A kid called this morning and we talked for a good hour. I welcomed the pause in my efforts to get some work done, and it meant one more procrastinating recess in my writing project for the day. But, it became much more. The kid was Bill - lived across the street from me in the 1930s. He was the first new kid on the block since I had arrived.
I remember clearly the first time I saw him. He rode his bike up and down between Arnold and Hawthorne. As he passed our front porch, he looked over where I sat on the steps and stared but never said a word. His presence back and forth was intimidating. Why didn't he wave or speak? I thought.
Now, 72 years later, I conjure up a confrontation between Roman warriors in a coliseum, a kind of testing of wills between the established street captain and the challenger. (We turned out to be nearly the exact same age.) Then, I blinked first: "Would you like to see my rabbit?" I offered. I don't recall that Bill said anything but I remember leading him down back through my yard to my pet rabbit's wire cage which my dad had built.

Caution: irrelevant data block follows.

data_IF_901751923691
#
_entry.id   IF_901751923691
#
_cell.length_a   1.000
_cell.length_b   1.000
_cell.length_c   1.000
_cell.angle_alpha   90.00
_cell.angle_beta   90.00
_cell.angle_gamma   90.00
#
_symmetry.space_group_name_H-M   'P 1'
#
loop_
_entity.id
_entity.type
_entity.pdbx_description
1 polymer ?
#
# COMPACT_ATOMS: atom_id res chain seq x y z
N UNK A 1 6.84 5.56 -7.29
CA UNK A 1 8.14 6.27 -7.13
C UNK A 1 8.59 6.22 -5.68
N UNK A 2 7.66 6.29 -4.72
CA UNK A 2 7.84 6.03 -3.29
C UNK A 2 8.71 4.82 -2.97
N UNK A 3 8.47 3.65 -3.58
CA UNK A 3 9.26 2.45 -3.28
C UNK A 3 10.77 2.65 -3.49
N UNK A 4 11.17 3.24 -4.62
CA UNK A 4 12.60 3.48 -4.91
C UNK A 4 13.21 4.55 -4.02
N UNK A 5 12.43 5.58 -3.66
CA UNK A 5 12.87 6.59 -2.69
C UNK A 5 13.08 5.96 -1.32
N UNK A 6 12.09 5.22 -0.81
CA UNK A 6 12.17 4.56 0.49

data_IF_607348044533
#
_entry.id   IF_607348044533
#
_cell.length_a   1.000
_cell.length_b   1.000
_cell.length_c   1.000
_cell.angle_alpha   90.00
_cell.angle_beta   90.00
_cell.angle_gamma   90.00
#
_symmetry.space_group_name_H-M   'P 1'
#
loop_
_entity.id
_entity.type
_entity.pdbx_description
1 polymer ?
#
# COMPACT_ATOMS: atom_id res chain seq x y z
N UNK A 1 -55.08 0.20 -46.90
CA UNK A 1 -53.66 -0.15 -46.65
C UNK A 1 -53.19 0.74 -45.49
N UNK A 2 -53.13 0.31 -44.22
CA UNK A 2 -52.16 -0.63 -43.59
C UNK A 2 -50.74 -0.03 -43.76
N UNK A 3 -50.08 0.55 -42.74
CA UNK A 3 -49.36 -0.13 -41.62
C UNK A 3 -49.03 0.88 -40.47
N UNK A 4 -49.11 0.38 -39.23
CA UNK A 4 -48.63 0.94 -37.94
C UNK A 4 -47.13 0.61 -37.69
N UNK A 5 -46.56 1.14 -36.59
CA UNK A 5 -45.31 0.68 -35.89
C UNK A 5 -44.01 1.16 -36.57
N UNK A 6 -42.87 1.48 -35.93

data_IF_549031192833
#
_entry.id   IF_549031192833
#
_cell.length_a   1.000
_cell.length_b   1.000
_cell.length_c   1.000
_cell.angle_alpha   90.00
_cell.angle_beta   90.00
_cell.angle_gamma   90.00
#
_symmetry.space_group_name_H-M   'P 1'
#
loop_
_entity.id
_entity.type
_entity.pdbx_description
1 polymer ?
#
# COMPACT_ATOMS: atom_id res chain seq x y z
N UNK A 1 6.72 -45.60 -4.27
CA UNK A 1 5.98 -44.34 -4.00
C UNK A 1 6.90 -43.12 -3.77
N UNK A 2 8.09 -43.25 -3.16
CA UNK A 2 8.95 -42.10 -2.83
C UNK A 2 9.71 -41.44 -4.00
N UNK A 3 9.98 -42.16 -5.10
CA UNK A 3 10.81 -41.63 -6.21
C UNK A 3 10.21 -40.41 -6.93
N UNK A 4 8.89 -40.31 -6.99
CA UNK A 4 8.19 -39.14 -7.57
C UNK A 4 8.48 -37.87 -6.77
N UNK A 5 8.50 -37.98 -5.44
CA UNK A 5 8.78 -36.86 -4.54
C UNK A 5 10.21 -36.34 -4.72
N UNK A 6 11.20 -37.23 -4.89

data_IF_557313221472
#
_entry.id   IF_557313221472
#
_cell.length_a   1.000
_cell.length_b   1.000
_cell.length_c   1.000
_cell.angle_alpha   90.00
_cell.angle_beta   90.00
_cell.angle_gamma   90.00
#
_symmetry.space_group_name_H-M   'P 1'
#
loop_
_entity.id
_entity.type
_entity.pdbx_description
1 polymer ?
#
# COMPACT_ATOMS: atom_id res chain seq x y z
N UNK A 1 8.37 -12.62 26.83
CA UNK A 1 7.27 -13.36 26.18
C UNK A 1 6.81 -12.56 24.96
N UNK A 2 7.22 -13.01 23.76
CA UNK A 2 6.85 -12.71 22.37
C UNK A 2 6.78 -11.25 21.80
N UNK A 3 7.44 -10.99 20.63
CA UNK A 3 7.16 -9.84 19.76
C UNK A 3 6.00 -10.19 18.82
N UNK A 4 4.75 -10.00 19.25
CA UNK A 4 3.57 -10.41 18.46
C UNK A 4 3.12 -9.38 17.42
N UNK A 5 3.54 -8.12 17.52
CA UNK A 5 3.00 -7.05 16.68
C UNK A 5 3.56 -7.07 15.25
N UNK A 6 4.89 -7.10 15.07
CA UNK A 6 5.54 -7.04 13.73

Well, the ice was broken and we spent some time visiting our respective homes and families and became constant comrades. The bond lasted through our move to the next town and then the inevitable hiatuses of changing schools and work. We had little close contact over ensuing years when we both spent times away from home.
Years later, Bill called from his boat at Oak Bluffs Harbor and we rekindled our friendship, Bill began to fly a plane and once in a while would put down on the Vineyard for a visit. He left flying after a minor mishap from which he walked away.
We reminisced on the old neighborhood in the west end of New Bedford, but more likely about the village of Padanaram. Our families had deserted to the suburb for the Biblically named village in South Dartmouth. Our family moved again when the war began and my dad joined up. From high school on, Bill and I had few contacts with each other. So, today, after a stretch of 30 or 40 years, he called once more.
His voice sounded the same as ever although I sensed an implied apology for saying he had been reminded of me again after reading an obituary in the "New Bedford Standard Times" of a man named Hoxsie but who had no other shared relationship with me. We spent half the time this morning on obituaries of our old gang - Tom, Jimmy, Peter and most of the others. Children and grandchildren were scattered from here to Kansas and the west coast.
Then we exchanged accounts of our illnesses. Bill is waiting for a new hearing aid and I'm going to the eye doctor almost every two weeks to keep blindness from the door. "Growing old is not for sissies," my wife and I have repeated for at least a hundred times in the past six months. But I usually add that the alternative is not often considered.